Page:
I have been working on a project that uses right angle tactile switches. I looked at the datasheet to see which pins were positive/negative, but I don’t understand it. I have included an image and the link to the product is: http://www.mouser.com/ProductDetail/Omron/B3F-3120/?qs=%2Fha2pyFaduh%2F%2boBDD%2bux0k7ZLv8aIzzSl%2FwBM5t3thZtKFJrpiLYoQ%3D%3D.
Pins 1 and 2 are easy enough to understand, but what is going on with pins 3 and 4 and what is the symbol on the right that they are connected to?
Switches don't have polarity. They are either open or closed depending on whether the switch is on or off. That is to say... they either let current/voltage through or they don't. It doesn't matter which direction the current flows. Most tactile switches have 2 sets of legs, and each set is actually electrically connected to each other. It's usually only necessary to use 1 pin from each. You can use a voltmeter to test the pins to find out which ones are connected to each other. This is of course assuming a single pole single throw type switch. Actually it's right there on the diagram. Pins 3 & 4 should go to chassis ground as they protect the case of the switch. Pins 1 & 2 are what is being switched.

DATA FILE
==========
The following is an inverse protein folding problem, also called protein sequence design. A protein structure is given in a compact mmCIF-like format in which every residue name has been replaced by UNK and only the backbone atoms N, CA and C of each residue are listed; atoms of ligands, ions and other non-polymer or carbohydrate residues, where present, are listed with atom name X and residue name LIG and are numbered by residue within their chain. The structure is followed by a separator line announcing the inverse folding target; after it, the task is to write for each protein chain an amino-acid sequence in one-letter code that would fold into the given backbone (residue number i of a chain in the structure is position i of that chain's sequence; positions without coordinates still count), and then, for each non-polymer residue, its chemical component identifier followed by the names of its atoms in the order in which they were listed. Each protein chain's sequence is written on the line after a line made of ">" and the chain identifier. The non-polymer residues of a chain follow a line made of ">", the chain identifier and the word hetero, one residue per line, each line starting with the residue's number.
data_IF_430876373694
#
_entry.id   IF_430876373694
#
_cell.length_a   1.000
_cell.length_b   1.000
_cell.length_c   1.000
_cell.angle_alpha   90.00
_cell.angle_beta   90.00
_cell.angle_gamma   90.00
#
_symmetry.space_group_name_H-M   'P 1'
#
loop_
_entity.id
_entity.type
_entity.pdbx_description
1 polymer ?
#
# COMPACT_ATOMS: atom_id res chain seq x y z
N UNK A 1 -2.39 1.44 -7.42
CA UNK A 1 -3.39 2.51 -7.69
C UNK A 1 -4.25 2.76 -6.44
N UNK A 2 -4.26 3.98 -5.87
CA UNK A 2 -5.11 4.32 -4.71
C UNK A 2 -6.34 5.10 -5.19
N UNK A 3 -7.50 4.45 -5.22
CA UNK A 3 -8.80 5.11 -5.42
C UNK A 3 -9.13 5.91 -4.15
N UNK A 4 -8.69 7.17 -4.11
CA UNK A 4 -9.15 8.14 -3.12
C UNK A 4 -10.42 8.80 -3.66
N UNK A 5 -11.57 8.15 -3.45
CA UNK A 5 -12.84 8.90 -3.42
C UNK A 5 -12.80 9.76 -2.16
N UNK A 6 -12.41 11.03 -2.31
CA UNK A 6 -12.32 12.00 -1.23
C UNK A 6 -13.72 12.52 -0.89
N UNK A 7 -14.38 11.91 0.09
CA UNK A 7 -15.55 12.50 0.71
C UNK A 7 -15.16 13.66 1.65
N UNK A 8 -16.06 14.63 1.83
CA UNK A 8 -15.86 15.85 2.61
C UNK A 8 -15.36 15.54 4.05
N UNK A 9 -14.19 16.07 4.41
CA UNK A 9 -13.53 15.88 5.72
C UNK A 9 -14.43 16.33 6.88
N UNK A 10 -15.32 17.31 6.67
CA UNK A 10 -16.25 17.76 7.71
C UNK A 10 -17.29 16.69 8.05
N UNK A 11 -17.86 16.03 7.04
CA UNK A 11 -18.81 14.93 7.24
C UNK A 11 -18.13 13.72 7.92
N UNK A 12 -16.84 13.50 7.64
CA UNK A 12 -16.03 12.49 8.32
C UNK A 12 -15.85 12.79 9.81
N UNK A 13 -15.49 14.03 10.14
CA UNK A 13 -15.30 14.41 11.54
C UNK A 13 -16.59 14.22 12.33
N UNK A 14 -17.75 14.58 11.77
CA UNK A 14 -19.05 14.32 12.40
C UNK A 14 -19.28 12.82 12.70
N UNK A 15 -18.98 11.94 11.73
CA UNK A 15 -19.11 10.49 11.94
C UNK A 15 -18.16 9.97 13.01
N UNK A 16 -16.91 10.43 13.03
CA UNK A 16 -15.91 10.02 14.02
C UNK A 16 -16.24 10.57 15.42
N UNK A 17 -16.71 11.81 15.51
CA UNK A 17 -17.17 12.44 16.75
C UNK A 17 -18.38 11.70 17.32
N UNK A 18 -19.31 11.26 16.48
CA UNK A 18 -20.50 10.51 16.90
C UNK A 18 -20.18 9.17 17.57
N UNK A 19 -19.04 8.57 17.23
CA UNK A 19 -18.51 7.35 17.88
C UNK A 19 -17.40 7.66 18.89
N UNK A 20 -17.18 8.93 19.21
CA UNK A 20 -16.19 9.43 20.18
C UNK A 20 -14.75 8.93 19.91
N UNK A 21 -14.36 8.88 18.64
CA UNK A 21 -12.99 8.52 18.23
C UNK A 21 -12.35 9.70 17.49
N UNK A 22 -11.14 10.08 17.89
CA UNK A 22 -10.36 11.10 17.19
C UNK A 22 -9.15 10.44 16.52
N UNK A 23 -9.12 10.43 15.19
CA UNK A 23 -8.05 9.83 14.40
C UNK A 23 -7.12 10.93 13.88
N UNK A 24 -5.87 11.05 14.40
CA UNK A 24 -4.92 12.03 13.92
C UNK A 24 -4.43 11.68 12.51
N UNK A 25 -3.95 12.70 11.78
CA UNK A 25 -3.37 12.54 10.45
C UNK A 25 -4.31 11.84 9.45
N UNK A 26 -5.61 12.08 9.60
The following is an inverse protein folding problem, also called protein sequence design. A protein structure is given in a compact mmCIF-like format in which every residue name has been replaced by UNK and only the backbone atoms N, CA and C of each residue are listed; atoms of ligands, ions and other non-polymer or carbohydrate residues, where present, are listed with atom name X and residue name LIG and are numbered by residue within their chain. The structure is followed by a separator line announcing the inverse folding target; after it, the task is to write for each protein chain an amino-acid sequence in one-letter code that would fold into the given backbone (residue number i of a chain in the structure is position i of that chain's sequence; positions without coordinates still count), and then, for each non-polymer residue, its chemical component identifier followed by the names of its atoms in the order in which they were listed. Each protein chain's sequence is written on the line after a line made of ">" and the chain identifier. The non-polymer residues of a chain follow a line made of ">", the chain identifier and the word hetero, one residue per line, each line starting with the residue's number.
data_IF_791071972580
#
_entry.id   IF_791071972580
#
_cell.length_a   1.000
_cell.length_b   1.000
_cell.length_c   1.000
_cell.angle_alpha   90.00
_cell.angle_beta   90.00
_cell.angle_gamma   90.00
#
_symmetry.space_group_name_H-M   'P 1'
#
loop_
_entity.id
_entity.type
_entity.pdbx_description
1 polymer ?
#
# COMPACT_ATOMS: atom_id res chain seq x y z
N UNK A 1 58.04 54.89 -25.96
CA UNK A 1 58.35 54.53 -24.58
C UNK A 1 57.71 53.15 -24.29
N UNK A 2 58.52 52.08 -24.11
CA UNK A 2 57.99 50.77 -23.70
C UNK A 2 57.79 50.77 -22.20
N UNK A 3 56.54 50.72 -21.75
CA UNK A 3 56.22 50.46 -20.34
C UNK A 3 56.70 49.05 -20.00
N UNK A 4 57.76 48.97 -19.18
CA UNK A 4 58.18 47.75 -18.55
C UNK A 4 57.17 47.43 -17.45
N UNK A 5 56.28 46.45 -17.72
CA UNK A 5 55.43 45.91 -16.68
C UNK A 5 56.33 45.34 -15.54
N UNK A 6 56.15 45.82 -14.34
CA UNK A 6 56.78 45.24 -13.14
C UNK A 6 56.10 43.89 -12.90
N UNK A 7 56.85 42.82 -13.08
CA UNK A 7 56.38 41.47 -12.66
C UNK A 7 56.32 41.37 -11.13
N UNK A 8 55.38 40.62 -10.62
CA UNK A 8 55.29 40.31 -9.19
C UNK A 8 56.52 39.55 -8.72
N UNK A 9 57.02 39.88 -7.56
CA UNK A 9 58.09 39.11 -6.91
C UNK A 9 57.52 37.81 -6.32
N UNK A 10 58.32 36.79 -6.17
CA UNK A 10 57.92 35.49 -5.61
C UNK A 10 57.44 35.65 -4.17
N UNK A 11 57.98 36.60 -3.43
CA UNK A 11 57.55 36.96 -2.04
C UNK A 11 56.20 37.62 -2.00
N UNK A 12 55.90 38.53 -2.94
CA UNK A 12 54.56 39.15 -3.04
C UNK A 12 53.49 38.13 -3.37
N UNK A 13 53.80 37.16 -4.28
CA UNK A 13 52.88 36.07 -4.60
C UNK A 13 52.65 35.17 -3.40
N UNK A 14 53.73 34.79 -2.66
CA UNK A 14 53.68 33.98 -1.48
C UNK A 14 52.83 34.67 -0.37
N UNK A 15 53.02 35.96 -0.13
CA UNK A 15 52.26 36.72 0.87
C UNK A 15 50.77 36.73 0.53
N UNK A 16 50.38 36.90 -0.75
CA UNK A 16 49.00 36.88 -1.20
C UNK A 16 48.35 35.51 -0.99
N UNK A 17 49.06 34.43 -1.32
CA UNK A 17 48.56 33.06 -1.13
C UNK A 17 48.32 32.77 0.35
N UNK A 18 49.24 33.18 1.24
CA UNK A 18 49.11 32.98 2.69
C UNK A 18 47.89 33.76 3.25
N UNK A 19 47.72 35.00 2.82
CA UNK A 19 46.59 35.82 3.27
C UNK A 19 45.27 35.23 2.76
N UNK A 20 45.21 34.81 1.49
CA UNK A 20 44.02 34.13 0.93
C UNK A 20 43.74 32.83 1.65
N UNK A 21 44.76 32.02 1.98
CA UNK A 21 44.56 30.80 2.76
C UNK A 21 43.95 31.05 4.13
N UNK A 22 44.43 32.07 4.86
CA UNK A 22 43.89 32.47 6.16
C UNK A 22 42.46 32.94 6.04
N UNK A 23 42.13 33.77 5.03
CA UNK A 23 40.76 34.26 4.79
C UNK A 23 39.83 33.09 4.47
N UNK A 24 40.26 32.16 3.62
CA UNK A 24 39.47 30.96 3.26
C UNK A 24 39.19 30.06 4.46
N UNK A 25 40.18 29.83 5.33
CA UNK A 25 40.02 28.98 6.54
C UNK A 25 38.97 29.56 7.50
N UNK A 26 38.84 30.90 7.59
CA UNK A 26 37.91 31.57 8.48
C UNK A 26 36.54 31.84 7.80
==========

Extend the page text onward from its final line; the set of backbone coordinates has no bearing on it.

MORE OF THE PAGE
True enough about the polarity, I just didn't know how to refer to the different sides of the switch. I am accustomed to the usual two pairs of legs on a standard tactile switch and knowing which pair is on one side of the switch and which pair is on the other is important. I mistakenly referred to them as "positive" and "negative".
I figured that symbol might refer to ground, but I have never heard of "chassis ground" before today. Is there much practical difference between standard ground and chassis ground?